Hampshire to Dershowitz: We didn’t divest because of occupation


In his conversation with us earlier this week, Harvard Law Professor Alan Dershowitz said he would call off his effort to divest from Hampshire College, in retaliation from the school’s divestment from a fund that included stocks of companies operating in Israel, if the school issued a clear statement saying it had rejected divestment from Israel and saying the students who claimed otherwise are wrong.

Now we have the following open letter from the Hampshire president and board chair. Think this will pass muster with the Dersh? (Full text available here)

Hampshire College did not divest from Israel or take the action it did because of Israel’s relationship with the Palestinians or its presence on the West Bank. At no time did the college or the board take actions or make statements motivated by anti-Semitism, bigotry and anti-Israelism.

Hampshire College has made a strenuous, good-faith effort to explain its decision to exit a problematic mutual fund. We make this effort again, without equivocation: Israel was not the cause for divestment from the State Street fund. As you know, last spring, the student group SJP, which is sympathetic to the Palestinian cause, petitioned, as is its right, the community-based subcommittee (CHOIR) on responsible investing, which is a subcommittee of the investment committee, in turn itself a subcommittee of the finance committee of the board, asking that the college exit from one particular fund, State Street SSgA. The group claimed that six companies in the fund were supporting or profiting from Israel’s occupation of Palestinian territories. The companies were said to be Caterpillar, General Electric, ITT, Motorola, Terex and United Technologies. CHOIR passed a recommendation concerning these companies to the investment committee, in accordance with the board’s procedures.

The investment committee, however, expressly rejected this narrow focus, and instead sought to apply our own socially responsible investment policies. This cursory review suggested multiple problems — none of them having to do with Israel — in the fund, and also revealed the implementation inadequacies of the policy. The committee then turned to an outside, independent reviewer, KLD Research & Analytics, the gold standard for socially responsible investment screening, to look closely into the fund’s components. KLD’s review vetted companies for several possible red flags, including employment discrimination, environmental abuse, military weapons manufacturing, unsafe workplace settings, and dealings with Burma or Sudan. Twenty-three equities were found to violate the military weapons screen; four dealt with Burma and three with Sudan; 70 were involved in significant employment discrimination controversies; 28 were found to be environmentally problematic; and 197 were cited for employee safety issues. Some companies appeared in more than one screening category.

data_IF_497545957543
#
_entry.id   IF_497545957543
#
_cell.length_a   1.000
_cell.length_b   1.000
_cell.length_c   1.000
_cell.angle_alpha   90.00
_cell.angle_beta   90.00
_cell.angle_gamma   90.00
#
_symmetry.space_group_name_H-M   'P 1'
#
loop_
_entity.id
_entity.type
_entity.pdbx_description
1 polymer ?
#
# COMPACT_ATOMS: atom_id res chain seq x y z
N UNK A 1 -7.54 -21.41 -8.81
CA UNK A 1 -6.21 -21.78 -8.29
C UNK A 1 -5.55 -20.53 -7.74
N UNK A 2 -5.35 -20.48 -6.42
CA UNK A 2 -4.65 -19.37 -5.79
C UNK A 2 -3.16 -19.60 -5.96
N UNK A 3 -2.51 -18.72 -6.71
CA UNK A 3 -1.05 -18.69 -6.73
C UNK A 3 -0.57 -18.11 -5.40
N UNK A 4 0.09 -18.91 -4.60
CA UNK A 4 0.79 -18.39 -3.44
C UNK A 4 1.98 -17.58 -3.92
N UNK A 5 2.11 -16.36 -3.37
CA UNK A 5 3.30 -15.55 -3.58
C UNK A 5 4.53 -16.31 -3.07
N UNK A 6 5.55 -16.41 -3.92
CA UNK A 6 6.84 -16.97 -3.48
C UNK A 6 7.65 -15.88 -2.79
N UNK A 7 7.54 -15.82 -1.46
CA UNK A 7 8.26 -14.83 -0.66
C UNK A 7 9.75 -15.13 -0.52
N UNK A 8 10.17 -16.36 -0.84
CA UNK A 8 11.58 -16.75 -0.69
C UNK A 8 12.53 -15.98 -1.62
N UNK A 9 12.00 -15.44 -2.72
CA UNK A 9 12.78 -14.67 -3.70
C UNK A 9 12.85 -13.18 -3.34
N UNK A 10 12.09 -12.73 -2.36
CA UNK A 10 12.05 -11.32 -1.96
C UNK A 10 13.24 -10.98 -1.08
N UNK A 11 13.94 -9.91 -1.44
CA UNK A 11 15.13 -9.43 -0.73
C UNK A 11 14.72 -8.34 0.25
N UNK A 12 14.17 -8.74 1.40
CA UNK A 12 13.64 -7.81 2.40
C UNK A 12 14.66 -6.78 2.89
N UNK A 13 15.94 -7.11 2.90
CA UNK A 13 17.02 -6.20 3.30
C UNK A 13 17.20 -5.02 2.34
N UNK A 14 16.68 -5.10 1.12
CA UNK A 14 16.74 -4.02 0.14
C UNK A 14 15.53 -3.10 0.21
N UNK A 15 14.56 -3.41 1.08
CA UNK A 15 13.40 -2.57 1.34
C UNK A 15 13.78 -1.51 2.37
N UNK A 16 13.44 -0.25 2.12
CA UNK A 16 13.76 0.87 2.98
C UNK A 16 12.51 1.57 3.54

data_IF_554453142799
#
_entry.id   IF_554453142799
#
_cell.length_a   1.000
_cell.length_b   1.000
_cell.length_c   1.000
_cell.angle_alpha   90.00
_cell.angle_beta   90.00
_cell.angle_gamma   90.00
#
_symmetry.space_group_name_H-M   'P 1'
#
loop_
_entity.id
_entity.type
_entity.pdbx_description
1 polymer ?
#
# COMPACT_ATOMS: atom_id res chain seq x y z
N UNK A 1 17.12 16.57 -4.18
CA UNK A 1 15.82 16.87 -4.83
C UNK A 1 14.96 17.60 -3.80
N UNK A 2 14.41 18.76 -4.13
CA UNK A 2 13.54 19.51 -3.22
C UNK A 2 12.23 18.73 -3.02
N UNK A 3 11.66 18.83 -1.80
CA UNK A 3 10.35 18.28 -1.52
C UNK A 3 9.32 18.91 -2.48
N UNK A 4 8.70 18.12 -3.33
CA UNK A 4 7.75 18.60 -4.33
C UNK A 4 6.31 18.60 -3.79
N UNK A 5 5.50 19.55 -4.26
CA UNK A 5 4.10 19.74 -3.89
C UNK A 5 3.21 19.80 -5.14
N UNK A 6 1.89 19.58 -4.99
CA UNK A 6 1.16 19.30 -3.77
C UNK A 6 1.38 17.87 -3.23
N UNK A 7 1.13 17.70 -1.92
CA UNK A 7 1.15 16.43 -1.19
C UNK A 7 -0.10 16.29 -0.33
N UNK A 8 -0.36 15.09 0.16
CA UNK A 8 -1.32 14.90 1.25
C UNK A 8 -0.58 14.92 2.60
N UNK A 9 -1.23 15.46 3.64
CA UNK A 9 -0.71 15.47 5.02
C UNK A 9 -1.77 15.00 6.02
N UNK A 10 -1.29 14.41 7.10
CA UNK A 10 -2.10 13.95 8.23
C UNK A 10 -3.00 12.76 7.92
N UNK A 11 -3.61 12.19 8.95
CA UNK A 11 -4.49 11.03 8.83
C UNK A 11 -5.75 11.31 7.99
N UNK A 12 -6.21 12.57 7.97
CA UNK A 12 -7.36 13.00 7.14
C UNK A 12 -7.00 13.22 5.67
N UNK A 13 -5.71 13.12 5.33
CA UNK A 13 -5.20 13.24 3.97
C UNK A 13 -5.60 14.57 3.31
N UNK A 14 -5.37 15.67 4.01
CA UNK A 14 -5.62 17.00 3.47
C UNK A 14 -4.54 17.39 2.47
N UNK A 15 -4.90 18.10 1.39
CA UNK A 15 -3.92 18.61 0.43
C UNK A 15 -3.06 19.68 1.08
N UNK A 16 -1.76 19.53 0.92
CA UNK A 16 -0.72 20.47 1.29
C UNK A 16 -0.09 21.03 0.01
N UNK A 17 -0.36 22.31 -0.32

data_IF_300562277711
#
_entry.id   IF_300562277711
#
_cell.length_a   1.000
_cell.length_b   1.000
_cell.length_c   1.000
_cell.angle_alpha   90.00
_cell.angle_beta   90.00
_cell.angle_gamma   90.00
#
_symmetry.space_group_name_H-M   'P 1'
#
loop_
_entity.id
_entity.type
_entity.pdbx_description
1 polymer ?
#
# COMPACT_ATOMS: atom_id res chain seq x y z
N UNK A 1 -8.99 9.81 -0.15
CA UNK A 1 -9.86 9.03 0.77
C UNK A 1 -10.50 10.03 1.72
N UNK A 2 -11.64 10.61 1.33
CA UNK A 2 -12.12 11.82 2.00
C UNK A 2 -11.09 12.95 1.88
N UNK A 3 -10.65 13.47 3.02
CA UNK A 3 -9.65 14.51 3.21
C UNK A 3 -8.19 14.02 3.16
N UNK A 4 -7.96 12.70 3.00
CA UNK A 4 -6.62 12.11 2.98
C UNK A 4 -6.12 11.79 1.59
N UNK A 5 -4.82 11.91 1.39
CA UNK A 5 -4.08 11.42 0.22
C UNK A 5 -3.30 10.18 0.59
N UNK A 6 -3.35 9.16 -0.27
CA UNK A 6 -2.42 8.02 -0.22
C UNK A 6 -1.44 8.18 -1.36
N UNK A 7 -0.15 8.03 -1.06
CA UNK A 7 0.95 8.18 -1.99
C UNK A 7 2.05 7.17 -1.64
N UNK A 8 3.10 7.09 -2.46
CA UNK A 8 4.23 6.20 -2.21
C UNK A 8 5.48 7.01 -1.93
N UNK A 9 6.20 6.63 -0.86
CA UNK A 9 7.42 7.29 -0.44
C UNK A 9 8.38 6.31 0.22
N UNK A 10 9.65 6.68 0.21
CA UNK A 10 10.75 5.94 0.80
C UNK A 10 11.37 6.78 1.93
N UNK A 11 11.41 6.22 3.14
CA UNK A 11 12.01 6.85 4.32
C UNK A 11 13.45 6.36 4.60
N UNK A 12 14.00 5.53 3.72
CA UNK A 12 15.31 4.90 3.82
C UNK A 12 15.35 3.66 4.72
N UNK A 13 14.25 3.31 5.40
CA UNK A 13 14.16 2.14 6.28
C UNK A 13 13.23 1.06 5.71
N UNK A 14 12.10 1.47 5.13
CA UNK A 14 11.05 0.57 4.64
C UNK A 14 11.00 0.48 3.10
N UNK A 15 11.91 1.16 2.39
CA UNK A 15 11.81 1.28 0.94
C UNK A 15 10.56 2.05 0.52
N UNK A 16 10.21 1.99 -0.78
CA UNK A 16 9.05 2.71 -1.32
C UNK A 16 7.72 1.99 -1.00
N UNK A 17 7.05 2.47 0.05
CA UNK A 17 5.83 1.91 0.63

In sum, what KLD found was that of the fund’s 455 holdings, well over 200 raised significant concerns relative to Hampshire College’s socially responsible investment policy and were in violation of values of socially responsible investing. It was on this basis that the investment committee voted as it did to exit from the fund when an alternative fund has been identified. The decision was entirely unrelated to Israel or the Israeli-Palestinian conflict. In fact, two of the six companies originally cited by students as problematic were given a clean bill of health on Hampshire’s policy by the KLD screeners (and a third, it turned out, was not even listed as a constituent of the fund).

At the risk of repetition, let us emphasize again that this review did not include Israel, its interaction with the Palestinians, nor its presence on the West Bank as tests for the stocks in this fund. Moreover, Hampshire currently holds investments in funds that include many hundreds of companies that do business in Israel and in at least three actual Israeli companies: Amdocs, Teva Pharmaceuticals and Check Point Software.


Sadly, though, there have been students and some members of our faculty who have mischaracterized what happened here, claiming that the board did something that it did not do. None is a member of the investment committee. We have great respect for our students and encourage their endeavors — academic, social, political. We very much want our campus to be a place for learning and for healthy debate from all points of view. But we are also clear, and urge you to understand us clearly, when we say that students do not speak for the college and may not willfully misrepresent the school. It will be, and must be, the college’s task to undertake any disciplinary action, according to its established rules and procedures. Discipline is an internal process that is not shared with the public.

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